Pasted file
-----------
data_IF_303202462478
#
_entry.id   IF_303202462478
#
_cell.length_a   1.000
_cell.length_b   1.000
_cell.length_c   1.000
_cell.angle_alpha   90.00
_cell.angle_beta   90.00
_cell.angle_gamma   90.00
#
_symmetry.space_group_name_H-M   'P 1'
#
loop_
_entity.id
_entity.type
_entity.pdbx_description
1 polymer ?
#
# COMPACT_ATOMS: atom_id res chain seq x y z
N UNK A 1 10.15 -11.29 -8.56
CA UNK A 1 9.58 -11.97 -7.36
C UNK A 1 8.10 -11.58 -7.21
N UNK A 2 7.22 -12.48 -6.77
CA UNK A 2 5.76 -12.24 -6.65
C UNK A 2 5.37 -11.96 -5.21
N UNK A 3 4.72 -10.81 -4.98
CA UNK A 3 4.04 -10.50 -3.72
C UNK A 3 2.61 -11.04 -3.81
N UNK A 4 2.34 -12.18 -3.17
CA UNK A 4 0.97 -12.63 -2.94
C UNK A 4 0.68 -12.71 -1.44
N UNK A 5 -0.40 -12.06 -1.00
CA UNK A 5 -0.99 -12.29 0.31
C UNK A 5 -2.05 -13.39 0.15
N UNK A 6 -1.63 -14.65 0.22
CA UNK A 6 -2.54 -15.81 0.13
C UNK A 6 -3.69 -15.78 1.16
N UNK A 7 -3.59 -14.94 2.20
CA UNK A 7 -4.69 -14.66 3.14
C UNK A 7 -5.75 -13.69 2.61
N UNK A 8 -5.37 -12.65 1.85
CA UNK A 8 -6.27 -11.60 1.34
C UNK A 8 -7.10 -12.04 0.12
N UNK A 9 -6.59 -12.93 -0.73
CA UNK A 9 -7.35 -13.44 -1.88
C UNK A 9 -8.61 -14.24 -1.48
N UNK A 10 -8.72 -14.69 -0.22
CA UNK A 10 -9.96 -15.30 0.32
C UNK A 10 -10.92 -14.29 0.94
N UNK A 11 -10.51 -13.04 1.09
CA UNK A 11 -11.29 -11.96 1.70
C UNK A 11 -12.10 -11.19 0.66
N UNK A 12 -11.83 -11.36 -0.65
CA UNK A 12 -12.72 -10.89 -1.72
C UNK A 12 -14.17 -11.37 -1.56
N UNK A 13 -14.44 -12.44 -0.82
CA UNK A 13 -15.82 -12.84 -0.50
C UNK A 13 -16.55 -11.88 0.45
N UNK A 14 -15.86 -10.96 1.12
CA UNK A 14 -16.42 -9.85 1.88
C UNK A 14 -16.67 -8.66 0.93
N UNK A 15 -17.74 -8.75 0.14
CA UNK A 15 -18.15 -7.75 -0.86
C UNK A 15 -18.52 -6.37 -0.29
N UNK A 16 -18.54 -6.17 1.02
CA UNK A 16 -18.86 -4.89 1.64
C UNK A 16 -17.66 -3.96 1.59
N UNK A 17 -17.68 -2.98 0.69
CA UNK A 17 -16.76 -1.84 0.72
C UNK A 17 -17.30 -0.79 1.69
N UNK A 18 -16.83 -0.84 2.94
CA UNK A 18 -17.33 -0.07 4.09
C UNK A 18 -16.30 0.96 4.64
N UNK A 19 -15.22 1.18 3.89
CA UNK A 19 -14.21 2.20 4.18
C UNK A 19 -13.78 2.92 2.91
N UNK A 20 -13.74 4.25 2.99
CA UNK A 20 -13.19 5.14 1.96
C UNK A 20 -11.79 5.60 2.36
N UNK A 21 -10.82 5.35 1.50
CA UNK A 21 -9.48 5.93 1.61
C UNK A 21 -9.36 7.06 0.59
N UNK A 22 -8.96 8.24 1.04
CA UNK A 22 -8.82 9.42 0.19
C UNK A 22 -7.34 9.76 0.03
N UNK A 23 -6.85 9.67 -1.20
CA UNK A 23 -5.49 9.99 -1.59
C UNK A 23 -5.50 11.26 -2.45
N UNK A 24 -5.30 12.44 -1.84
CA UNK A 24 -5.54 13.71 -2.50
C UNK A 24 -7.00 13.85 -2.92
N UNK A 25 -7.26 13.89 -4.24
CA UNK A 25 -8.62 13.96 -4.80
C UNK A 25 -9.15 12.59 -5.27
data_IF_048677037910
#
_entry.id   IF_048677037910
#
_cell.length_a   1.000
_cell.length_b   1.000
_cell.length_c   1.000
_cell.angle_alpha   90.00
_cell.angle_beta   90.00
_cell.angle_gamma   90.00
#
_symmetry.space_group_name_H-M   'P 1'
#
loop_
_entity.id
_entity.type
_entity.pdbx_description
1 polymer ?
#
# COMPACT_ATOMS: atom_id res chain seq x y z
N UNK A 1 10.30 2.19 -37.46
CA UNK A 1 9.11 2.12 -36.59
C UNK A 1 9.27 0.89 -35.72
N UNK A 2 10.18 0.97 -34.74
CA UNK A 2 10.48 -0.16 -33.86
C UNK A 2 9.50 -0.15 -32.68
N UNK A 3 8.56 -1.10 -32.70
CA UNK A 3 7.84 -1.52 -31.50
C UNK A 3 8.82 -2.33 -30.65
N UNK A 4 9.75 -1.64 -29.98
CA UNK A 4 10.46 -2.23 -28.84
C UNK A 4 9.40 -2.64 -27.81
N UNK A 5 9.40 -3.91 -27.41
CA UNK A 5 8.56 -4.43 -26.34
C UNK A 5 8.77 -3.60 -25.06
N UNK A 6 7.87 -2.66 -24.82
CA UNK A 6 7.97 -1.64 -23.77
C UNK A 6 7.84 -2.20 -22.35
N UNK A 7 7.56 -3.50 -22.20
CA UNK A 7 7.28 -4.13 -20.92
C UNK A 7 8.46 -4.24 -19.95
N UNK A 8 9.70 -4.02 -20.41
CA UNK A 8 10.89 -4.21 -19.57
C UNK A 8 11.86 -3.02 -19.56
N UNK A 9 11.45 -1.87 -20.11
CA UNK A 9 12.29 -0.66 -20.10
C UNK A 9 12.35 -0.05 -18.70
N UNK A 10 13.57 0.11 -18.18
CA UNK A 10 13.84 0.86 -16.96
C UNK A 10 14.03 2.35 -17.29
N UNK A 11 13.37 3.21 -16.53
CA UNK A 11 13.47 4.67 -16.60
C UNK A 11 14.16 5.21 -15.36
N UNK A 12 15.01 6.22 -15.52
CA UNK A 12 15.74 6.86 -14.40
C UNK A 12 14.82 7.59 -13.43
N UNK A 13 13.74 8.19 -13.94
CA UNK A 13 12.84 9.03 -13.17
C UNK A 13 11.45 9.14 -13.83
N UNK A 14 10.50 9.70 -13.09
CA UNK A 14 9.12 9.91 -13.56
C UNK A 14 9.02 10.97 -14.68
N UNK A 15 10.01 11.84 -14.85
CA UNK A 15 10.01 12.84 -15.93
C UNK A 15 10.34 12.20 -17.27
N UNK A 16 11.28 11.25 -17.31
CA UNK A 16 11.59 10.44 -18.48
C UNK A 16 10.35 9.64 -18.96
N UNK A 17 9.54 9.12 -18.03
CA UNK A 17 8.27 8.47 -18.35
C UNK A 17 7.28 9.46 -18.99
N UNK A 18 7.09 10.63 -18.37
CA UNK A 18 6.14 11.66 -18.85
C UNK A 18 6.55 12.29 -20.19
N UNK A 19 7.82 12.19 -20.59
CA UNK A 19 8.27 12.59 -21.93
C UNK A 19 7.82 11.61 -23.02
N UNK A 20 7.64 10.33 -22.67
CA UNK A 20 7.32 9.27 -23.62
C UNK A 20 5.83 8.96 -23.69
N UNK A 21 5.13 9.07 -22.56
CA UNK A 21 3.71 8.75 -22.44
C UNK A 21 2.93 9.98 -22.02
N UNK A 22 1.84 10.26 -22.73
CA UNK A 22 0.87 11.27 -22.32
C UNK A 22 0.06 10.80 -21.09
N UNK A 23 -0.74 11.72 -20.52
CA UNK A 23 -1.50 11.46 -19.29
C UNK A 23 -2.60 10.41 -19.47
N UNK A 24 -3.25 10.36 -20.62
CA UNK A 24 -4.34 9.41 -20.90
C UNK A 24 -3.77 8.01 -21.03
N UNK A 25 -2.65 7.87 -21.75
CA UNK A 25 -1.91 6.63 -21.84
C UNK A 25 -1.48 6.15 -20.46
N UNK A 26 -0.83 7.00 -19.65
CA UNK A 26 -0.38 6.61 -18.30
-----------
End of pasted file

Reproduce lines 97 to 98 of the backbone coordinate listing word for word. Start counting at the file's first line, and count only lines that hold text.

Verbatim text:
#
_entry.id   IF_048677037910